Hiren Patel has completed his MD at the age 25 from Avalon University School of Medicine and is currently a PGY-2 Internal Medicine resident at Baton Rouge General, an affiliate of Tulane University School of Medicine, in Baton Rouge, Louisiana. He has an interest to pursue a cardiology fellowship post-residency.
Cocaine abuse has been associated with multiple cardiovascular events including myocardial ischemia and infarction commonly due to coronary vasospasms, thrombo-occlusion and systemic hypertension. Spontaneous non-traumatic coronary artery dissections are rare but well documented occurrence in cocaine-abusers, and only a few cases have been reported in the literature. We present a case of cocaine-induced coronary artery aneurysm (CAA) and spontaneous coronary artery dissection (SCAD) in a post-menopausal woman with a non-ST elevation myocardial infarction. A 62-year-old African-American female with previous history of coronary artery disease, hypertension, and tobacco-abuse presented with an acute onset of sharp chest pain radiating to the left arm with palpitations. She admitted using “crack” cocaine within hours prior to symptom onset. Electrocardiogram revealed lateral lead T-wave inversions. Troponin was 20.8 ng/mL. Immediate coronary angiography under optical coherence tomography (OCT) guidance revealed 99% mid-segment dissection of the first obtuse marginal branch by presence of a double-lumen with superimposed thrombi. After balloon angioplasty and stent placement, the OCT confirmed disappearance of the double-lumen. The proximal right coronary artery had an aneurysm with intraluminal filling defect with normal distal blood flow and no significant obstructive disease, therefor no interventions were undertaken. The use of cocaine preceding the SCAD leads to a likely association between the two events. Prior studies have found increased prevalence of CAA, and association of SCAD as a potential rare complication of cocaine abuse. The proposed mechanism of injury appears to be multi-factorial predominantly related to cocaine’s adrenergic properties. Cocaine-associated acute coronary syndromes should not be overlooked as transient vasospasms and that immediate coronary angiography may be needed instead of medical management to evaluate for life-threatening complications such as CAA and SCAD. This case illustrates the successful management of cocaine-induced SCAD with immediate PCI under OCT guidance.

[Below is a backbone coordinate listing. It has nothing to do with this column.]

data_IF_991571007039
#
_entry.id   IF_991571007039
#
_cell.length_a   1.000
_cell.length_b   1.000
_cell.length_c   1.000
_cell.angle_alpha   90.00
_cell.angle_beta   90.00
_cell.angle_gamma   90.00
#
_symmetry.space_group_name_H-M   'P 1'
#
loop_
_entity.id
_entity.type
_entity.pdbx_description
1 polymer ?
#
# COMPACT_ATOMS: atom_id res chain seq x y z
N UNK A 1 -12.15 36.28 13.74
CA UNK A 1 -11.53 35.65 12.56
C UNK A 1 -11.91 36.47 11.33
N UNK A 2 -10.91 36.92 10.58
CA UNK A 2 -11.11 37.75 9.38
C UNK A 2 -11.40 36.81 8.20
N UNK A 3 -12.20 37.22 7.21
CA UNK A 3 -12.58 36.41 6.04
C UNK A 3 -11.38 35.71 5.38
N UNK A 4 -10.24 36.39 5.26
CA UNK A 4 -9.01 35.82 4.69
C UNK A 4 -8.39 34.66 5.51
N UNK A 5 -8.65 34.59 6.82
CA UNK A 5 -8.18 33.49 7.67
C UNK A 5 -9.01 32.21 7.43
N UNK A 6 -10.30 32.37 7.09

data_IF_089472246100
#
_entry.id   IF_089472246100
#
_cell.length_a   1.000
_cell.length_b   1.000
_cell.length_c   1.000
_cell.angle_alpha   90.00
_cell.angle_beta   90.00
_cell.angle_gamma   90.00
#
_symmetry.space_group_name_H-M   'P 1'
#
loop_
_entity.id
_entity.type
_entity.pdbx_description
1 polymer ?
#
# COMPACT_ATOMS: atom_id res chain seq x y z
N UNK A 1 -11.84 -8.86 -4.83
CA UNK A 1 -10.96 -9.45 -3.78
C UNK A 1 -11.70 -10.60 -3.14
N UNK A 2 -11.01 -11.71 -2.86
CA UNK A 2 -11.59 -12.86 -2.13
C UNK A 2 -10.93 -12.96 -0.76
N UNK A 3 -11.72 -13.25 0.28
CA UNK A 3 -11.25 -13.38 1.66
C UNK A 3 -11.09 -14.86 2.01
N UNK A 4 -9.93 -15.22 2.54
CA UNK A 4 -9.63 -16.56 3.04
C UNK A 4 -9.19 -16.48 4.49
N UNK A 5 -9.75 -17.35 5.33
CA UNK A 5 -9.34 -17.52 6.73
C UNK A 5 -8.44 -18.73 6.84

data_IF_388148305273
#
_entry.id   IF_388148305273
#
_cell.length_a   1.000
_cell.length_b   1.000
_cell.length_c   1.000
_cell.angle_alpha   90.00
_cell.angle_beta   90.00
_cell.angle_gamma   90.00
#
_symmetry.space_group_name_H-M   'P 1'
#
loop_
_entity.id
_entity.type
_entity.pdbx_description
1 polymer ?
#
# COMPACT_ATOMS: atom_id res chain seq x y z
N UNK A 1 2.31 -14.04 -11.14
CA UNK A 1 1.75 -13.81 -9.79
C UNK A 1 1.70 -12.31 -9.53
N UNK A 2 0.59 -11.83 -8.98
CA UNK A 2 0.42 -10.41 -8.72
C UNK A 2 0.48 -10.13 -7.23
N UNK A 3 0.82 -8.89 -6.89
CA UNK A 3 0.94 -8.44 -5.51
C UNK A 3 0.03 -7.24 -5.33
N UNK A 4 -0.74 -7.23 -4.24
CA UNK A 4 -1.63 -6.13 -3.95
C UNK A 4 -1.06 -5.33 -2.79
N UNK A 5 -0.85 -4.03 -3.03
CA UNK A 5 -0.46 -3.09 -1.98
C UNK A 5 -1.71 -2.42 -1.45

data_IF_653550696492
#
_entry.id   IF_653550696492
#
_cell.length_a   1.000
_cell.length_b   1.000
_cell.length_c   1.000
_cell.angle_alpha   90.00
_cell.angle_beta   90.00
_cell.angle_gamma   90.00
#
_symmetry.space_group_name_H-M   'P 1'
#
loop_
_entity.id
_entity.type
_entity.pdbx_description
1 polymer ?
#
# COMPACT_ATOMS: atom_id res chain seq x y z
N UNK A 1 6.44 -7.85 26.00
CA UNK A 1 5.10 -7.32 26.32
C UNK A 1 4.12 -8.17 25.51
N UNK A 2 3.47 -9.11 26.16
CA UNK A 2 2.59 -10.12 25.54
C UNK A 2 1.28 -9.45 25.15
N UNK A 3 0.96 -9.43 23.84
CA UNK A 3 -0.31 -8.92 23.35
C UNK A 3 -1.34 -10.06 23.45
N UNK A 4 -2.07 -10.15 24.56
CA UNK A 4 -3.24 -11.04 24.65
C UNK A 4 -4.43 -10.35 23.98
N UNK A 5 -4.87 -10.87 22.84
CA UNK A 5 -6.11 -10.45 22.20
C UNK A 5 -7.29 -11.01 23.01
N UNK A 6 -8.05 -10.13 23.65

Martin Binesh has completed his MD from American University of Caribbean and is currently a PGY-1 Internal Medicine resident at Baton Rouge General, an affiliate of Tulane University School of Medicine, in Baton Rouge, Louisiana. Has a future goal to pursue a cardiology fellowship.
Troponin elevation with non-obstructive coronary arteries in setting of demand myocardial ischemia is defined as Type 2 non-ST elevation myocardial infarction (NSTEMI). Degree of troponin elevation in such setting is not often studied. We present a case where an unusually high troponin elevation was observed in a patient with a Type 2 NSTEMI. 73-year-old male with a previous history of tobacco abuse, HTN, and coronary artery disease with stent placement 7 months prior admitted with atypical chest pain. Admission vitals included a blood pressure of 211/142 and a heart rate of 120. Physical exam was unremarkable. Electrocardiogram showed sinus tachycardia with no ST changes. Initial troponin was 0.46ng/ml and peaked at 197.7ng/ml within 12 hours. Transthoracic echocardiogram showed severe left ventricular hypertrophy, normal systolic and diastolic function with no wall motion abnormalities. Subsequent coronary angiography revealed non-obstructive epicardial arteries and a patent prior stent. With optimal blood pressure and heart rate control, the patient became asymptomatic and the troponins continued to trend down. Given the above patient’s presentation, non-obstructive epicardial arteries, and normal echocardiographic findings, we concluded that hypertensive emergency likely caused a Type 2 NSTEMI. Often with demand myocardial ischemia, such high troponins as noted in this case are not typically observed. Previous studies report with a troponin >100ng/ml suggest a large myocardial infarction with poor prognosis, which is not the case in this patient. We hypothesize that this patient’s large left ventricular myocardial mass from hypertrophy could have lead to a more than usual troponin leak in setting of a Type 2 NSTEMI. Thorough literature search on PubMed did not yield any similar cases. This case promotes the need for more studies to evaluate the relation of left ventricular mass to the degree of troponin elevation in setting of acute coronary syndromes.